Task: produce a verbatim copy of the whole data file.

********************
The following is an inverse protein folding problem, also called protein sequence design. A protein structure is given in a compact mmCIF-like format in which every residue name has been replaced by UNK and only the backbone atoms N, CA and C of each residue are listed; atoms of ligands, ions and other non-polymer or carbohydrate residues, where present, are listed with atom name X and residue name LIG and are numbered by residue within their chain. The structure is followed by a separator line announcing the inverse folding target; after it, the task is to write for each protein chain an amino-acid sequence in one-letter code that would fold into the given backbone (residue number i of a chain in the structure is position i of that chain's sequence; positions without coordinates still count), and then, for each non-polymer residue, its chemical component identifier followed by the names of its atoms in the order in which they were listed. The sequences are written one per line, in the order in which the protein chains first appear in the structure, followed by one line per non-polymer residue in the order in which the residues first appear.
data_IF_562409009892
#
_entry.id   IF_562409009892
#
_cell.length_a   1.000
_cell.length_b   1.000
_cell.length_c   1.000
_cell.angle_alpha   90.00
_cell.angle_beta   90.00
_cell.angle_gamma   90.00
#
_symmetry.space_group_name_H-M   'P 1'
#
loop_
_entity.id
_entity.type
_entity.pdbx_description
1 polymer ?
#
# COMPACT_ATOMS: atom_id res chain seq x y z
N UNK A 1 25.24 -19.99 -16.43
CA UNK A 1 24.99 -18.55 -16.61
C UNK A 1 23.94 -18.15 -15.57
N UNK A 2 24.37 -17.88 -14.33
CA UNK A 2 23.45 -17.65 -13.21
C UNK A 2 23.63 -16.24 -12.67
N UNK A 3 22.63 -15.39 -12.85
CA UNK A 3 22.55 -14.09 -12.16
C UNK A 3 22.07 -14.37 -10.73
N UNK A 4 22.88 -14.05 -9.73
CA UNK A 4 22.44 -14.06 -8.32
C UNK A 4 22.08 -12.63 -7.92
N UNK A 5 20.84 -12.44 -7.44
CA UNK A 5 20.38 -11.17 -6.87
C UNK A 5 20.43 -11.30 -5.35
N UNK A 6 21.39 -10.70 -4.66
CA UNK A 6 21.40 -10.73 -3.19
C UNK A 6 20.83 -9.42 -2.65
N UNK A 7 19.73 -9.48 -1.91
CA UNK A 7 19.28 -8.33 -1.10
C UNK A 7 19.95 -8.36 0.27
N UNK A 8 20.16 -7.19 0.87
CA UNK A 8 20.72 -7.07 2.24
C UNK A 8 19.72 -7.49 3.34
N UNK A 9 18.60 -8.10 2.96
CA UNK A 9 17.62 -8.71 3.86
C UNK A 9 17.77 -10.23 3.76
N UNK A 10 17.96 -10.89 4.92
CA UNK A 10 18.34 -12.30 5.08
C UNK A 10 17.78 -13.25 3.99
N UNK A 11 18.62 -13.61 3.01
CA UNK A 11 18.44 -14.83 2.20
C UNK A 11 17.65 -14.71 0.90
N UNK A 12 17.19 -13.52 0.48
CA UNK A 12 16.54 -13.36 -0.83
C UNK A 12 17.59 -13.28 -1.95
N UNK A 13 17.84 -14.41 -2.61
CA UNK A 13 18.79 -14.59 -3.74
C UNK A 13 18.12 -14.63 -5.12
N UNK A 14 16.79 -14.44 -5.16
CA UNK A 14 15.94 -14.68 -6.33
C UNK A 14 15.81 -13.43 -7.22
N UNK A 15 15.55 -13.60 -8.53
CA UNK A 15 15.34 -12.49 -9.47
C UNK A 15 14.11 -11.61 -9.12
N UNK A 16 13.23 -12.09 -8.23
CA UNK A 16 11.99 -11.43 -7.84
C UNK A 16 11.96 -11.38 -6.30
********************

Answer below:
The following is an inverse protein folding problem, also called protein sequence design. A protein structure is given in a compact mmCIF-like format in which every residue name has been replaced by UNK and only the backbone atoms N, CA and C of each residue are listed; atoms of ligands, ions and other non-polymer or carbohydrate residues, where present, are listed with atom name X and residue name LIG and are numbered by residue within their chain. The structure is followed by a separator line announcing the inverse folding target; after it, the task is to write for each protein chain an amino-acid sequence in one-letter code that would fold into the given backbone (residue number i of a chain in the structure is position i of that chain's sequence; positions without coordinates still count), and then, for each non-polymer residue, its chemical component identifier followed by the names of its atoms in the order in which they were listed. The sequences are written one per line, in the order in which the protein chains first appear in the structure, followed by one line per non-polymer residue in the order in which the residues first appear.
data_IF_562409009892
#
_entry.id   IF_562409009892
#
_cell.length_a   1.000
_cell.length_b   1.000
_cell.length_c   1.000
_cell.angle_alpha   90.00
_cell.angle_beta   90.00
_cell.angle_gamma   90.00
#
_symmetry.space_group_name_H-M   'P 1'
#
loop_
_entity.id
_entity.type
_entity.pdbx_description
1 polymer ?
#
# COMPACT_ATOMS: atom_id res chain seq x y z
N UNK A 1 25.24 -19.99 -16.43
CA UNK A 1 24.99 -18.55 -16.61
C UNK A 1 23.94 -18.15 -15.57
N UNK A 2 24.37 -17.88 -14.33
CA UNK A 2 23.45 -17.65 -13.21
C UNK A 2 23.63 -16.24 -12.67
N UNK A 3 22.63 -15.39 -12.85
CA UNK A 3 22.55 -14.09 -12.16
C UNK A 3 22.07 -14.37 -10.73
N UNK A 4 22.88 -14.05 -9.73
CA UNK A 4 22.44 -14.06 -8.32
C UNK A 4 22.08 -12.63 -7.92
N UNK A 5 20.84 -12.44 -7.44
CA UNK A 5 20.38 -11.17 -6.87
C UNK A 5 20.43 -11.30 -5.35
N UNK A 6 21.39 -10.70 -4.66
CA UNK A 6 21.40 -10.73 -3.19
C UNK A 6 20.83 -9.42 -2.65
N UNK A 7 19.73 -9.48 -1.91
CA UNK A 7 19.28 -8.33 -1.10
C UNK A 7 19.95 -8.36 0.27
N UNK A 8 20.16 -7.19 0.87
CA UNK A 8 20.72 -7.07 2.24
C UNK A 8 19.72 -7.49 3.34
N UNK A 9 18.60 -8.10 2.96
CA UNK A 9 17.62 -8.71 3.86
C UNK A 9 17.77 -10.23 3.76
N UNK A 10 17.96 -10.89 4.92
CA UNK A 10 18.34 -12.30 5.08
C UNK A 10 17.78 -13.25 3.99
N UNK A 11 18.62 -13.61 3.01
CA UNK A 11 18.44 -14.83 2.20
C UNK A 11 17.65 -14.71 0.90
N UNK A 12 17.19 -13.52 0.48
CA UNK A 12 16.54 -13.36 -0.83
C UNK A 12 17.59 -13.28 -1.95
N UNK A 13 17.84 -14.41 -2.61
CA UNK A 13 18.79 -14.59 -3.74
C UNK A 13 18.12 -14.63 -5.12
N UNK A 14 16.79 -14.44 -5.16
CA UNK A 14 15.94 -14.68 -6.33
C UNK A 14 15.81 -13.43 -7.22
N UNK A 15 15.55 -13.60 -8.53
CA UNK A 15 15.34 -12.49 -9.47
C UNK A 15 14.11 -11.61 -9.12
N UNK A 16 13.23 -12.09 -8.23
CA UNK A 16 11.99 -11.43 -7.84
C UNK A 16 11.96 -11.38 -6.30